Support for Welsh independence ‘risen massively’ as UK ‘utterly disunited’ says Telegraph columnist
Support for Welsh independence has “risen massively” while England is “scared of its own shadow” and the UK “utterly disunited”, a Telegraph columnist has said.
English journalist Suzanne Moore wrote the column in support of Booker-prize winning author Hilary Mantel, who was criticised over the weekend for saying that she hoped to leave England and move to the Republic of Ireland, and become “European again”.
In her column, Suzanne Moore said that Hilary Mantel “speaks truth to power” and was right that the UK was breaking up as a result of Westminster’s actions.
“She [Mantel] does not see the Union lasting, and surely, the utter carelessness with which Westminster treats the other parts of the UK will precipitate this,” she writes.
Suzanne Moore adds that England’s soft power was diminishing, “a formerly colonising nation has to convince itself it is successful while its shelves are bare”.
“It is a work that the Tories seek to own as it slips through their hands and the Left is mostly afraid to take on. England is scared of its own shadow,” she writes.
“Meanwhile, Covid has shown us that Scotland does things differently, and support for Welsh independence has risen massively over its stricter handling of pandemic rules. We saw, too, the power of the northern mayors.
“A leader who boasts of global Britain presides over an utterly disunited kingdom.”
Suzanne Moore’s column comes after Hilary Mantel described the United Kingdom as “an artificial and precarious construct. It’s not holy, and it’s not even old”.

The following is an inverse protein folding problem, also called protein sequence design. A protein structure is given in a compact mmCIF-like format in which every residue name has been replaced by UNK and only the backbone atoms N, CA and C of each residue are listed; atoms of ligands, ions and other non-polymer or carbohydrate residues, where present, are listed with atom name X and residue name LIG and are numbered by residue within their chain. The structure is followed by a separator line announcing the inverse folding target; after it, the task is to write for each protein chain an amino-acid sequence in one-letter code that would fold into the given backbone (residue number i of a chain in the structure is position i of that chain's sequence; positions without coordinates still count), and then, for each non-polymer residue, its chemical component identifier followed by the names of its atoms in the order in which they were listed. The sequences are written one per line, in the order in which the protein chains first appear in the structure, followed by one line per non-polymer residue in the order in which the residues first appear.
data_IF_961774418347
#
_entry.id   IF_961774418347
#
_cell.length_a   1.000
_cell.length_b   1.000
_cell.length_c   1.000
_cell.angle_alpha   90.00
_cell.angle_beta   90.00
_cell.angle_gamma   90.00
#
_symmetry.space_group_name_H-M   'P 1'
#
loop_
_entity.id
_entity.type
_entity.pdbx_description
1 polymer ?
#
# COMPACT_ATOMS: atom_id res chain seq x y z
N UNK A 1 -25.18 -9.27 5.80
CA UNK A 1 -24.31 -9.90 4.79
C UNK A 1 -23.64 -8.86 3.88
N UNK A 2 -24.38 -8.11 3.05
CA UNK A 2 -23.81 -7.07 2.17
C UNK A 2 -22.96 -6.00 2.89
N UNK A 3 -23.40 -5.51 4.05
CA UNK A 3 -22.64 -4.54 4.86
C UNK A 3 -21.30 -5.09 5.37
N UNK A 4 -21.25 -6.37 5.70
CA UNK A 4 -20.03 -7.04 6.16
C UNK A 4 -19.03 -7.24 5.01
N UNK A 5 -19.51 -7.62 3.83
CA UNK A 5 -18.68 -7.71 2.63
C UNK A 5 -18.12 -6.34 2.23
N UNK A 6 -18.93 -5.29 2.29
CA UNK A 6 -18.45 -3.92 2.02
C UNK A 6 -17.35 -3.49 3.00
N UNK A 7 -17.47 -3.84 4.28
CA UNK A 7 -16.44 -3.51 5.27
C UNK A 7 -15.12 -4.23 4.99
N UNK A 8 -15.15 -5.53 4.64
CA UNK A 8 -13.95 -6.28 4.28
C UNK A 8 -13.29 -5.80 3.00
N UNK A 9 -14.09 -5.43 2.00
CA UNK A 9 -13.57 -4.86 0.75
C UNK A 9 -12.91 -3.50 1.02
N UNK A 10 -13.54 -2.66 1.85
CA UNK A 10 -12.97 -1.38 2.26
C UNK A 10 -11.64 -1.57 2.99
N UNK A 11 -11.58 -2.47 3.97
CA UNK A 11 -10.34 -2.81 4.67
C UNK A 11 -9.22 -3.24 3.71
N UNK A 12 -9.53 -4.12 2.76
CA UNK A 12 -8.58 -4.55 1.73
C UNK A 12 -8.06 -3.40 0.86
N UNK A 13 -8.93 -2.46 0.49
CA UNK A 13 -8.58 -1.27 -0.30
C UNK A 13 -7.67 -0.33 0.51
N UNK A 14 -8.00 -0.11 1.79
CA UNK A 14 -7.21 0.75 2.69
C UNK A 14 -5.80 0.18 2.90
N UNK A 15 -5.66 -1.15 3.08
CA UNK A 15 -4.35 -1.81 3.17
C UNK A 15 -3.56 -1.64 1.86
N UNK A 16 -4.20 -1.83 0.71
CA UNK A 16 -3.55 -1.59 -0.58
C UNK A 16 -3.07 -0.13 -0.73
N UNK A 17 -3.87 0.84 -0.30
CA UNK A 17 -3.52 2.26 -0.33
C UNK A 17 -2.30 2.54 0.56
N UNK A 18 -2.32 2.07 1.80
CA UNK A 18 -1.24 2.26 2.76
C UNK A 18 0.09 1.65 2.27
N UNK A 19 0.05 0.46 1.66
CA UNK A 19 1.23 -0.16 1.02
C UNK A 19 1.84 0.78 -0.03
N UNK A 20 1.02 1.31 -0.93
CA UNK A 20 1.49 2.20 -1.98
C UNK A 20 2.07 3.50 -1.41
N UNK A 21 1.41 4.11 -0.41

“As a child I learned nothing about the history of other parts of these islands,” she told Italy’s La Repubblica newspaper.
“Wales and Scotland were only mentioned when the English were fighting battles there; they were destined to be conquered, and added on to the more important territory, their complex histories dwindling into childish narratives consumed by tourists.
“I have always been alive to the way that the word ‘England’ is used to include the other nations, a habit that says everything about underlying attitudes.”
Turning to present-day events, she said that she was “ashamed” of Brexit Britain.
“We see the ugly face of contemporary Britain in the people on the beaches abusing exhausted refugees even as they scramble to the shore. It makes one ashamed,” she added.
“And ashamed, of course, to be living in the nation that elected this government, and allows itself to be led by it.
“Our present government sends mixed signals – boasting of ‘global Britain’, while at the same time diminishing the country’s standing by cutting foreign aid, as if this was a broken little country that couldn’t afford to keep its promises.”
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